It is rare to find Colorado State Representative Leslie Herod relaxing these days, though it is not clear she would have it any other way. Her bio can make you tired just reading it. While running for re-election in 2018, she also championed a ballot measure, Caring4Denver, that will provide millions every year to provide mental health care in Denver.
The first LGBTQ African American legislator in Colorado, Herod has already changed the lives of thousands of Coloradans since first being elected in 2016.
As a child, Rep. Herod was a so-called military brat. Her mother was an OB-GYN on an Army base in Korea when she first became aware of the intersection of policy and people’s lives.
“My family wasn’t political,” Herod said. “My mother never even told me who she voted for.”
Home sick from school meant going to work with mom at the hospital. She remembers a woman crying after leaving an exam room. Abortions were not legal nor provided on army bases and she later learned that the woman had an unsafe abortion and was no longer able to have children. Unless women could afford to fly back to the United States (rare among soldiers and military families), abortion was not accessible.
“It shined a light for me that people without means had very different health care options,” said Herod.
She characterizes much of her work – to provide a $100 “kickstarter” account for every Colorado newborn, restoring voting rights for parolees in the state, and providing tampons and other menstrual hygiene products to inmates – as seeing the humanity in people. She knew early in her life that she wanted to get involved.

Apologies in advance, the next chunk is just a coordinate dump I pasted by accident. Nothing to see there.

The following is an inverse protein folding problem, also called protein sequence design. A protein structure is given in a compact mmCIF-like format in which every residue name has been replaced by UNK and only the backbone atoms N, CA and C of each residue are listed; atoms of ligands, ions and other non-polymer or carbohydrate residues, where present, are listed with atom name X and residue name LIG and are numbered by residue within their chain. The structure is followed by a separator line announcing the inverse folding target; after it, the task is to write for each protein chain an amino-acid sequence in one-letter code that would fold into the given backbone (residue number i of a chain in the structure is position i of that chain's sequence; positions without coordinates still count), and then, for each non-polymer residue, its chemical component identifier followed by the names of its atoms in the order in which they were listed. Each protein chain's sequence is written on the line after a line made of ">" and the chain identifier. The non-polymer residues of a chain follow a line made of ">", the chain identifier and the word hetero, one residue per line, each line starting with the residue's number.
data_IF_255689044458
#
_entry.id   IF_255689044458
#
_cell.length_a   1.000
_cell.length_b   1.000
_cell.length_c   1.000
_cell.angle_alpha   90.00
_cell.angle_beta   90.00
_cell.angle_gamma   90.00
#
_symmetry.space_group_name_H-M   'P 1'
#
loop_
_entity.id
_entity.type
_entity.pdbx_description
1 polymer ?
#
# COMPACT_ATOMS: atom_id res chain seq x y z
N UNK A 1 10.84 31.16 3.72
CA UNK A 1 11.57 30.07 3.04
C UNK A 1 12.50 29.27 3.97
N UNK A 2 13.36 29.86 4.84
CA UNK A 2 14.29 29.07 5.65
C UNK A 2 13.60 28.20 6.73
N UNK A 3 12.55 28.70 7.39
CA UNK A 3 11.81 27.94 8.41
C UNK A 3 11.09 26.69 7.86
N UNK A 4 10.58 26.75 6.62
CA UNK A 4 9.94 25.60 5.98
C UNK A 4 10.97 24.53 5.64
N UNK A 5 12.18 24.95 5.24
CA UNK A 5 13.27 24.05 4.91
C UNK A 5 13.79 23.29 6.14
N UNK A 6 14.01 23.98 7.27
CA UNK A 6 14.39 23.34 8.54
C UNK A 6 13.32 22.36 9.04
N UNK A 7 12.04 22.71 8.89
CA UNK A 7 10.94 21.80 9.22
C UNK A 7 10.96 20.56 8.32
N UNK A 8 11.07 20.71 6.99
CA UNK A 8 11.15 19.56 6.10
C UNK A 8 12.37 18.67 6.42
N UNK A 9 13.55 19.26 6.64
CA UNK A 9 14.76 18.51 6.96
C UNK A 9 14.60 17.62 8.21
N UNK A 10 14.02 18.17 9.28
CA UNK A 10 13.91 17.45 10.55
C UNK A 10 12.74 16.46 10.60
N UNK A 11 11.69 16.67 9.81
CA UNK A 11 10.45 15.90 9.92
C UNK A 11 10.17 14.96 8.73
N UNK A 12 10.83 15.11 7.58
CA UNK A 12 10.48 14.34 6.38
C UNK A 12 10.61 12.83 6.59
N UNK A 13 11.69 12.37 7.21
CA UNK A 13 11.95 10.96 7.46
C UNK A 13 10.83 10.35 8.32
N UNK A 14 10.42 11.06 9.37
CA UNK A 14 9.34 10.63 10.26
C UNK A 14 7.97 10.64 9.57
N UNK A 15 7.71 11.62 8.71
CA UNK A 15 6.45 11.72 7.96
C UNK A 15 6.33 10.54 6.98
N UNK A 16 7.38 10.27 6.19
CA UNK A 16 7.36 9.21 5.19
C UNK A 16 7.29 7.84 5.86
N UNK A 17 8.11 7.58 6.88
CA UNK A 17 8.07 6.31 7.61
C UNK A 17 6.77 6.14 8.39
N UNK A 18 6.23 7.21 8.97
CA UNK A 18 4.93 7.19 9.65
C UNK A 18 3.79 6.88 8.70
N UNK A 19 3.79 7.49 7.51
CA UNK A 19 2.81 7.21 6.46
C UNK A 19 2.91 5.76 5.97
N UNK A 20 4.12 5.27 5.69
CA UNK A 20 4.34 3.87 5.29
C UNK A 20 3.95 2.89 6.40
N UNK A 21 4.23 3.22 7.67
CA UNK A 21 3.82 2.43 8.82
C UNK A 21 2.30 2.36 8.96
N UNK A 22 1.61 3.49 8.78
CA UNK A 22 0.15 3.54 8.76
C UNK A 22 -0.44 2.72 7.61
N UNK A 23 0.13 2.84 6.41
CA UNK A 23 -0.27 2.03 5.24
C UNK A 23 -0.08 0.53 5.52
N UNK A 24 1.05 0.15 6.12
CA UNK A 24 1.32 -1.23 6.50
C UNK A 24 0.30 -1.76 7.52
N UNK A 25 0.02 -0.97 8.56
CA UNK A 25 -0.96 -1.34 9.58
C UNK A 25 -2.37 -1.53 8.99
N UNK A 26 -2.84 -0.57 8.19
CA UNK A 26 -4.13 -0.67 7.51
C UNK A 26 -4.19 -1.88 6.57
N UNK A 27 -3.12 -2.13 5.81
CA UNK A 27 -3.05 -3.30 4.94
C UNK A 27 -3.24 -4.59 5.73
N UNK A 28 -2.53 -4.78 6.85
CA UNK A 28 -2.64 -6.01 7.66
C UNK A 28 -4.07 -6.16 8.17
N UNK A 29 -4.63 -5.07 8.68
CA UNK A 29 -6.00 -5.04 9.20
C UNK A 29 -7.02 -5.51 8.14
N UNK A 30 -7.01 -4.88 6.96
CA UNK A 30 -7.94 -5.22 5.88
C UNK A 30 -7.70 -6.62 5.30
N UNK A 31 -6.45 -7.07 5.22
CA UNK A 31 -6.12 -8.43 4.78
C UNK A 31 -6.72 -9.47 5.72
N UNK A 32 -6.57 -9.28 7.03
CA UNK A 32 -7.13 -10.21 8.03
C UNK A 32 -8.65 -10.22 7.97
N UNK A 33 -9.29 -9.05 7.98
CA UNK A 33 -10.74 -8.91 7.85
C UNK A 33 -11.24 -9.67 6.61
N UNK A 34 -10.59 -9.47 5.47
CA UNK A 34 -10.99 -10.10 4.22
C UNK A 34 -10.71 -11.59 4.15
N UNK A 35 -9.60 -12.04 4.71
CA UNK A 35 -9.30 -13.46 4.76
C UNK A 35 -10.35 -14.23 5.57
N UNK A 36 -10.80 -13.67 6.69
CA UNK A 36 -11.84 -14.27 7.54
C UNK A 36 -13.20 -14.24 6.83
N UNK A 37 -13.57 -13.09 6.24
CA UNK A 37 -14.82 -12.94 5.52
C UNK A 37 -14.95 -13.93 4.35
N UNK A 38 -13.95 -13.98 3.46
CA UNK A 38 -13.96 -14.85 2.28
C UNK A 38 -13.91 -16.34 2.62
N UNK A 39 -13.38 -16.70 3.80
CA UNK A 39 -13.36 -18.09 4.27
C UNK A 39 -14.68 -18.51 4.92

“I knew I wanted to be in the political sphere and that I wanted to have an impact,” said Herod. “As a black, queer woman, I didn’t think about political office being accessible. I thought I would possibly be a chief of staff.”
People like former Colorado Governor Bill Ritter, former Colorado State Representative Rosemary Marshall and President Obama highlighted for her that times are changing and that she could get elected because of who she was.
As a legislator, she has continued to draw on her experience and personal history.
For example, Rep. Herod explained, “My sister has been in and out of the criminal justice system, primarily due to drug usage as a result of untreated mental health trauma. Many in our communities are forgotten and have no hope. People need to atone for their crimes but there should also be a path to redemption.”
Being the first African American LGBTQ representative is not lost on Rep. Herod and she sees that definition as something that helped her in public office, rather than held her back. But she also notes that she has a lot of people upon whose shoulders she stands.
“I have this privilege of being out but have seen and talked with a lot of people who have not had that luxury,” said Rep. Herod. “They couldn’t be honest about themselves but were willing to have honest conversations with me. They really allowed me the opportunity to serve and I owe them so much for that. I am out and can say things and do things because of those who came before me. That authenticity has been key to my success.”
And her success is clear. Over 50 of her bills have been sent to the governor’s desk for signature – and counting. She knows that she has an opportunity to effect change across the state, in addition to working for her Denver constituents.
“The most valuable work I do is to listen to constituents and get to know people across the state. I want to know where people are coming from and ensure we are finding smart solutions, whether that is legislation or other creative ideas in communities.”
Keep up with Colorado State Representative Leslie Herod on Twitter, on Facebook and Instagram.